Third, you might wish to find out about sailing ships in the 17th century or earlier. Finally, you could research some of the places mentioned in the poem, or creatures such as sea-snakes and the albatross.
The mariner's voyage is clearly described in the poem. Using a modern map of the world or, even better if you can find one, an old world-map, plot the voyage of the ship. If you leave sufficient space, you can draw small illustrations and add brief extracts from the text. The mariner's home port is not specified, but has a wood, a hill, a church and a light-house: perhaps Bristol, where the first edition of the Lyrical Ballads was published and near which Coleridge lived at this time is the most likely real port.
Examining the text
You may wish to explore the poem as a literary critic would. To do this, you should write about some or all of the following (you can do them as separate paragraphs or organize them into an essay):
The poem as narrative
show how, though Coleridge uses the poetic form, he is still concerned principally to tell an exciting and fantastic story.
The narrative voice
The mariner's tale, told in the first-person, is set in a third-person narrative about a wedding. Show how the poet uses the first person narrative voice to make the tale more vivid and moving.
Themes of the poem
examine the ideas of crime and punishment in the poem, and the poet's attitude to the natural world. The albatross is a pious bird of good omen; the mariner kills it for no reason (most readers in 1798, like people in some other countries today, would see nothing wrong in a man's killing of a bird); at first his fellow sailors blame him, then when the fog goes they approve of his action (and so share his guilt); when they are becalmed they change their minds again and blame him, hanging the dead bird around his neck; Death and Life-in-Death dice for the crew and the latter wins the mariner; when he returns to land, he finds he has to tell his tale; he ends his narrative by reminding the wedding guest of the need to love man and bird and beast; in the poem, the Polar Spirit is said to love the albatross, and two other spirits discuss the mariner's fate. To understand the poem's attitude to the natural world, you should look at the way the albatross is presented in the poem and the changing attitude of the mariner to the water snakes.
The poem is full of strange, macabre, uncanny or Gothic elements. Gothic horror fiction was very popular at the time it was written. Discuss how these elements appear in the poem. You should consider
This poem is very vivid, as the poet describes some spectacular scenes. These are often memorable in themselves but also stand for (symbolize) other things, for the people in the poem as much as the reader, sometimes. Elsewhere comparisons are made to describe things, as when the becalmed vessel is said to be As idle as a painted ship/Upon a painted ocean. Find some of the more striking or memorable images (there are lots of them!) and discuss the use the poet makes of them.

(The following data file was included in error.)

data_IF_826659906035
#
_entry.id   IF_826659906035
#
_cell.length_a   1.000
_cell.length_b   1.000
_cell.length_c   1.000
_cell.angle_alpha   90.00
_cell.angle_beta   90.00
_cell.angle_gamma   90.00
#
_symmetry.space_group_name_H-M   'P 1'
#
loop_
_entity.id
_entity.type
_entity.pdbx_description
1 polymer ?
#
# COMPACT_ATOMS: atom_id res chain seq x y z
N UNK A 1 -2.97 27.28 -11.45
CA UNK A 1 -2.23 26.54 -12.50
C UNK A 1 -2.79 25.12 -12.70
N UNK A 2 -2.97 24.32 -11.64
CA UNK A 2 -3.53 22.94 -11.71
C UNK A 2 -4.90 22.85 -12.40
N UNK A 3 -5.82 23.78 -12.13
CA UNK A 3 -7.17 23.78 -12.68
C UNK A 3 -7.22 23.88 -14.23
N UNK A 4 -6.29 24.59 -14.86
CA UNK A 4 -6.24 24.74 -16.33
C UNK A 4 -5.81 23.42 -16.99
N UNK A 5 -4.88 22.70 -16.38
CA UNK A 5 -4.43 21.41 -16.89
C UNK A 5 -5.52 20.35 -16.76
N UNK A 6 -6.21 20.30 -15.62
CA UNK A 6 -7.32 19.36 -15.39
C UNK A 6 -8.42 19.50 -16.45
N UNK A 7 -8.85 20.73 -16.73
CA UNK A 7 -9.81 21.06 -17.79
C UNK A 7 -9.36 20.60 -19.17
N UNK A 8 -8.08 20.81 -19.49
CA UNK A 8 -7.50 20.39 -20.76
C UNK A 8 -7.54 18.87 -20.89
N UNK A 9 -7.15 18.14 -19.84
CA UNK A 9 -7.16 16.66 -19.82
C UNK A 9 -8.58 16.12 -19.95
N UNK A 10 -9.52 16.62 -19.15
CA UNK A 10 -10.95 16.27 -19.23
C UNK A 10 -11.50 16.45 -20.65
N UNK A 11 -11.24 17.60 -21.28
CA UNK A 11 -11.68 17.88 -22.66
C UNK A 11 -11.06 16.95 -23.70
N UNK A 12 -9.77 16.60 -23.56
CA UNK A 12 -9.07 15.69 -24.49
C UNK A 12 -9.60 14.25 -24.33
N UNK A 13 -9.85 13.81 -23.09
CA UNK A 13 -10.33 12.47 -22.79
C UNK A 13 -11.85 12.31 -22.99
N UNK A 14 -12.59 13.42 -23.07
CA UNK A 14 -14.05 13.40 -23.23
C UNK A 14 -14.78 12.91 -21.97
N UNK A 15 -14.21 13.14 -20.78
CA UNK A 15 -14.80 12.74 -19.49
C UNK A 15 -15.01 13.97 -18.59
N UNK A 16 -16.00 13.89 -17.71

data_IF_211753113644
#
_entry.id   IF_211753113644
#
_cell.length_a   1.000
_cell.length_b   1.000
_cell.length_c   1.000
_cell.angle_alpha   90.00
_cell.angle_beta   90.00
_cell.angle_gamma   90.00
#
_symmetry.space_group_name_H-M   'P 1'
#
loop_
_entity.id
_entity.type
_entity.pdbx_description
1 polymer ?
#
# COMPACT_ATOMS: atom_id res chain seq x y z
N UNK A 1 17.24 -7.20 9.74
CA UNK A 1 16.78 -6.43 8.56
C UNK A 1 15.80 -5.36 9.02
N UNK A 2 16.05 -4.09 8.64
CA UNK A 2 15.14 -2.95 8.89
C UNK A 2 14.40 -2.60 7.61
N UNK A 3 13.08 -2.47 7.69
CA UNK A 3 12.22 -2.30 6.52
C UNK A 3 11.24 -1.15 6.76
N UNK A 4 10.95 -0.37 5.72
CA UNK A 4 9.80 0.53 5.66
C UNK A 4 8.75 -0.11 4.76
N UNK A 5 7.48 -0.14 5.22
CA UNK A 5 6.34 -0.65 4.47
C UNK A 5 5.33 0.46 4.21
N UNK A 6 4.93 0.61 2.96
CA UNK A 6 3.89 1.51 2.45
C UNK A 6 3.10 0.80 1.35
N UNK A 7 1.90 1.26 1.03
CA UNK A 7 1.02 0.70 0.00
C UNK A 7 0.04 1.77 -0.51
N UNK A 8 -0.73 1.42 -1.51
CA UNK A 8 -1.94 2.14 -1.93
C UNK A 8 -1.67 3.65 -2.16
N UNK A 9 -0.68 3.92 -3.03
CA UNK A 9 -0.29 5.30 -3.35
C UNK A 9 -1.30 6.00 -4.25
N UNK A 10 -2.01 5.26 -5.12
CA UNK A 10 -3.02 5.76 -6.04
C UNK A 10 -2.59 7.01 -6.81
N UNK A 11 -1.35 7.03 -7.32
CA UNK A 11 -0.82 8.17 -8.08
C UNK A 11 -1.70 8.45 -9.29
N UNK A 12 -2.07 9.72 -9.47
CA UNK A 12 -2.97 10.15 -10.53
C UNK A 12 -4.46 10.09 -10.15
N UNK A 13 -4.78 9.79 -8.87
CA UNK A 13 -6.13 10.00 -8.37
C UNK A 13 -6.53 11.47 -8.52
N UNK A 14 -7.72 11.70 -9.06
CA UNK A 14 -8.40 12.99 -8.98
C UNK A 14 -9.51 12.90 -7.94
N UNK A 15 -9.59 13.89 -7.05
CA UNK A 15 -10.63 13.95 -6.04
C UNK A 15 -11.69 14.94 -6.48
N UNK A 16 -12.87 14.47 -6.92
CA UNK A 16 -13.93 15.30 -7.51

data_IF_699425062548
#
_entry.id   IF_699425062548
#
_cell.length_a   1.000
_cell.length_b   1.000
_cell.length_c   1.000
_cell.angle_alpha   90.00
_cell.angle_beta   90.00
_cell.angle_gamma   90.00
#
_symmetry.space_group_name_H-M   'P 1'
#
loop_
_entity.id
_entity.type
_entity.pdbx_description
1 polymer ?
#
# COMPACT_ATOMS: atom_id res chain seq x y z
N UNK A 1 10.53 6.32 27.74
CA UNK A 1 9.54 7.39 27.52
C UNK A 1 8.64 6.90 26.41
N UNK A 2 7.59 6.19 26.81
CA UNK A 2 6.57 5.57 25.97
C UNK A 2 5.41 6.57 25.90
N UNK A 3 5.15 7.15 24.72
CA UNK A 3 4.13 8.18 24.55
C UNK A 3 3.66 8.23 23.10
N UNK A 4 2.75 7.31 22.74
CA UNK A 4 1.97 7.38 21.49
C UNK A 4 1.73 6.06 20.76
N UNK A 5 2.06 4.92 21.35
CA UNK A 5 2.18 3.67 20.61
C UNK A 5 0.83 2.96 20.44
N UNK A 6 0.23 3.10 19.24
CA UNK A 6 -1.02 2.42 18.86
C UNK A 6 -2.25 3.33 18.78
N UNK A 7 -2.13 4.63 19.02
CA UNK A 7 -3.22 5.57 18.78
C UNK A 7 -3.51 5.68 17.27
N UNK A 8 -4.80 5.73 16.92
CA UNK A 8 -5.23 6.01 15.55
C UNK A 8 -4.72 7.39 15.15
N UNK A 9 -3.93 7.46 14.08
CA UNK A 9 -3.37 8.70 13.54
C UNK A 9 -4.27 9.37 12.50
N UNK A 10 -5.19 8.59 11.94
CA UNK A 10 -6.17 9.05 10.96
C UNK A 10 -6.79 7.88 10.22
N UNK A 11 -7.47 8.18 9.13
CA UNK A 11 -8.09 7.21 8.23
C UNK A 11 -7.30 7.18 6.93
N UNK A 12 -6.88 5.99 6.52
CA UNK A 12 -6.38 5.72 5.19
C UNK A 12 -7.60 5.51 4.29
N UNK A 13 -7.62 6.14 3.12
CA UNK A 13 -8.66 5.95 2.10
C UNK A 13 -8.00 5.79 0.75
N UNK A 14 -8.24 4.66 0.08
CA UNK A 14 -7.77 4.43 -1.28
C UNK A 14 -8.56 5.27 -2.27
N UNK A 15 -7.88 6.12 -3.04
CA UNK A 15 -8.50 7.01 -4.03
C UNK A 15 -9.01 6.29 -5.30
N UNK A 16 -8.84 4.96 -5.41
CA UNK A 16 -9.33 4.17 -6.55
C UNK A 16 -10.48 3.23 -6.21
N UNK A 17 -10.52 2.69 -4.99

The poet uses effects of rhyme, alliteration (same initial consonant) and pacing (as in the line "For the sky and the sea, and the sea and the sky" which suggests the slow passing of time and the mariner's weariness) and other effects of sound. Discuss how these are used by Coleridge to re-inforce ideas in the poem.
Coleridge uses many dialect (regional non-standard) words, and archaic (old-fashioned) spellings of standard words. Why does he do this? Discuss particular examples of unusual words or spellings.
1798 vs. 1817
Why did Coleridge change the text so much, and was he right to do so? Compare the two versions (ask your teacher for the 1798 one) and discuss any changes you can find. You might write out some of the missing stanzas from 1798, and give your opinion of them. Here is one such, to start you off (Death, as described in 1798):
His bones were black, with many a crack,
Performing the poem
This is a very dramatic poem, excellent for reading aloud, or even setting to music, as one heavy metal group has done! Practise reading aloud a part or parts of it, ideally in a pair or small group. Try to use sound effects, or musical instruments to accompany your reading. If you are very happy with this, you could perform it to the class, or make a cassette recording.
You could expand this by presenting your performance as part of a radio broadcast, introducing and discussing the poem, developing the other work you have done on it. Information about the poet, the narrative and themes of the poem, and so on could be given here.
All the tasks and activities suggested here can be done using traditional methods (paper, pen, voices), Information and Communication Technology, or a combination. Try to choose appropriate methods for the tasks you wish to undertake. You can search the World Wide Web for more resources to support this work.
© Andrew Moore, 2002; Contact me